Apple could go single-manufacturer with A10 chip for next year’s iPhone

Is the fact that the A9 SoC powering Apple’s latest iPhones is fabricated by two different companies, using two different processes, a big deal or not? Early reports claimed significant differences in power consumption between the Samsung-made and TSMC-made versions of the A9, but not all tests agree on those results, and the actual user impact of the issue is looking to be much more minor than first claimed. So while it may not ultimately matter which A9 chip you find at the heart of your iPhone 6S, there might not even be the potential for such a scandal next time around, as an analyst report suggests Apple could be going single-supplier for the A10.

Supposedly, Apple could tap TSMC to produce all the A10 chips it uses on its next-gen iOS lineup: no Samsung version to be found. This follows the TSMC-made A9 managing to slightly (and we mean slightly) edge out the Samsung A9 with current-generation performance, taking the lead on battery life despite the larger-gate fabrication TSMC employed.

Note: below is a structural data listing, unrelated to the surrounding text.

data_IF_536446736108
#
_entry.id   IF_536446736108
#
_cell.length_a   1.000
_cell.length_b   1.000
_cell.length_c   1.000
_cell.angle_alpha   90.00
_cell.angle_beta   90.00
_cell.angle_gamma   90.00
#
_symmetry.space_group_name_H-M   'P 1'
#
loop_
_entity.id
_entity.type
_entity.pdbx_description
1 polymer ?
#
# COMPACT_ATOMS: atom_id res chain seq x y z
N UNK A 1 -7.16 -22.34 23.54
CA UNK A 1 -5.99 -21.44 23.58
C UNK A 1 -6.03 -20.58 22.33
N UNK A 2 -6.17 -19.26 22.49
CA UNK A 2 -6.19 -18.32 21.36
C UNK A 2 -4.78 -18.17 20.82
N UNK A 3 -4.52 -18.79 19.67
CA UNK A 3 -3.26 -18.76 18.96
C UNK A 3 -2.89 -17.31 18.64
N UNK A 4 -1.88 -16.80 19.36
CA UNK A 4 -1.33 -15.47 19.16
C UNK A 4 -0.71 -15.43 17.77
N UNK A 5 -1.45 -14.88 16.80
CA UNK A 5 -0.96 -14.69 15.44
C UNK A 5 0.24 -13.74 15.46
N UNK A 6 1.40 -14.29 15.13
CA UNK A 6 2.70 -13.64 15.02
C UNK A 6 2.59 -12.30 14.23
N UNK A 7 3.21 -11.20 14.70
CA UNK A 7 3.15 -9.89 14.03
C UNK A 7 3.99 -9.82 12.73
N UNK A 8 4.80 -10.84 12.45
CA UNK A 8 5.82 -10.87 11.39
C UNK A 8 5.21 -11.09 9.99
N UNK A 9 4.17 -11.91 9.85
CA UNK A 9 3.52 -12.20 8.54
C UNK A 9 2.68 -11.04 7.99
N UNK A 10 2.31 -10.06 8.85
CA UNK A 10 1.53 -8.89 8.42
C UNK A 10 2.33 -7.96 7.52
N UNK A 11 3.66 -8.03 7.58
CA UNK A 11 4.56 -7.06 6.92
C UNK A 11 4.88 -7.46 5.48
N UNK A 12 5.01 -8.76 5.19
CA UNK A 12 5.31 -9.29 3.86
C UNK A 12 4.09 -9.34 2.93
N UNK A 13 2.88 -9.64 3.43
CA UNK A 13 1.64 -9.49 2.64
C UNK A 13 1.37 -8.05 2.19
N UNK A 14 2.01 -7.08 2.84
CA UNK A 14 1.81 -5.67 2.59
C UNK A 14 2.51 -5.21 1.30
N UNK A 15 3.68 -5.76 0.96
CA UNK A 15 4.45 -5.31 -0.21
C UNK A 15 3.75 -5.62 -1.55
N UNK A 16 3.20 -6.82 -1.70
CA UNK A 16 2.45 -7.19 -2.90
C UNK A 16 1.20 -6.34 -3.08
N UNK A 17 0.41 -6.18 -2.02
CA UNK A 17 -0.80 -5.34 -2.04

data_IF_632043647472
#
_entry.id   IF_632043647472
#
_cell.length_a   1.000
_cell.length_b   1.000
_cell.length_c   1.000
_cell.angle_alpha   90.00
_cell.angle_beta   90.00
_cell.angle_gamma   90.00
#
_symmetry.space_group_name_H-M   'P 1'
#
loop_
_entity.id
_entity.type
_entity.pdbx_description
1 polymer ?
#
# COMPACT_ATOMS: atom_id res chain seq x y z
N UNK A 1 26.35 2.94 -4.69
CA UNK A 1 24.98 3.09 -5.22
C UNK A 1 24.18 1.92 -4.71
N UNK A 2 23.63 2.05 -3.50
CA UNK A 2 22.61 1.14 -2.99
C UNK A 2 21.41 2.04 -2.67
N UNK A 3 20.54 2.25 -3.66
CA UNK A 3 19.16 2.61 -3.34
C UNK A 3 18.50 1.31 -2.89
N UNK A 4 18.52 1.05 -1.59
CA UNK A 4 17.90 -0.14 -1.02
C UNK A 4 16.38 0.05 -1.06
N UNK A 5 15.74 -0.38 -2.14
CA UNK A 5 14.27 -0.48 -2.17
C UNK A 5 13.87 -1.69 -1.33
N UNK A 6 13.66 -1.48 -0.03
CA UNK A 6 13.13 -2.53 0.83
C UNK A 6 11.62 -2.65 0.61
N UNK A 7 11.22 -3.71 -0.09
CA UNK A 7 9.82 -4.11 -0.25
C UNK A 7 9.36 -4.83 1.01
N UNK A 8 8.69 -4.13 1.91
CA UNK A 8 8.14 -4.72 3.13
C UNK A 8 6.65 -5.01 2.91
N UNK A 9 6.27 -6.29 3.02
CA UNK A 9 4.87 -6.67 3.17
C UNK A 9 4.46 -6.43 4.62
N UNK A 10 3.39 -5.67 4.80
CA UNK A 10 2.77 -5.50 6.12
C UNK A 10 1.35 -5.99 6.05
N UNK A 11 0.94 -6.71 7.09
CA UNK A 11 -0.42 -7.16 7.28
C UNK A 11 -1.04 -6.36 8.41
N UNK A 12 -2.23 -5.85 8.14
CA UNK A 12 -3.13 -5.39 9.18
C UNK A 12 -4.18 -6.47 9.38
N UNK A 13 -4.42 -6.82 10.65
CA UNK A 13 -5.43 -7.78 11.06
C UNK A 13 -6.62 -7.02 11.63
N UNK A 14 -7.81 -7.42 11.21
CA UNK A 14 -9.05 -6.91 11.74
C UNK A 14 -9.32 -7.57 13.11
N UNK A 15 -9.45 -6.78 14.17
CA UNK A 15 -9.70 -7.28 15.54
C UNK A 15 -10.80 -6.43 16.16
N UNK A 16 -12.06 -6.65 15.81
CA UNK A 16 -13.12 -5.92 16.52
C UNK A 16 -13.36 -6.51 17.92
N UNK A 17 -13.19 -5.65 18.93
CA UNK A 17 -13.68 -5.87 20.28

While it’s not directly confirmed in this report, we also hear about TSMC’s growing interest in 10nm fabrication (as opposed to the 16nm TSMC A9), leaving the door open for the A10 being made with just such a 10nm process. Again, this is all coming from industry analysts, so it’s all a lot of “might” and “should” without a ton of supporting evidence, but this is one theory we’ll be keeping an eye on as iPhone 7 rumors start really heating up in the new year.

Source: UDN (Google Translate)
Via: Cult of Mac

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Stephen Schenck
Stephen has been writing about electronics since 2008, which only serves to frustrate him that he waited so long to combine his love of gadgets and his degree in writing. In his spare time, he collects console and arcade game hardware, is a motorcycle enthusiast, and enjoys trapping blue crabs. Stephen's first mobile device was a 624 MHz Dell Axim X30, which he's convinced is still a viable platform. Stephen longs for a market where phones are sold independently of service, and bandwidth is cheap and plentiful; he's not holding his breath. In the meantime, he devours smartphone news and tries to sort out the juicy bits Read more about Stephen Schenck!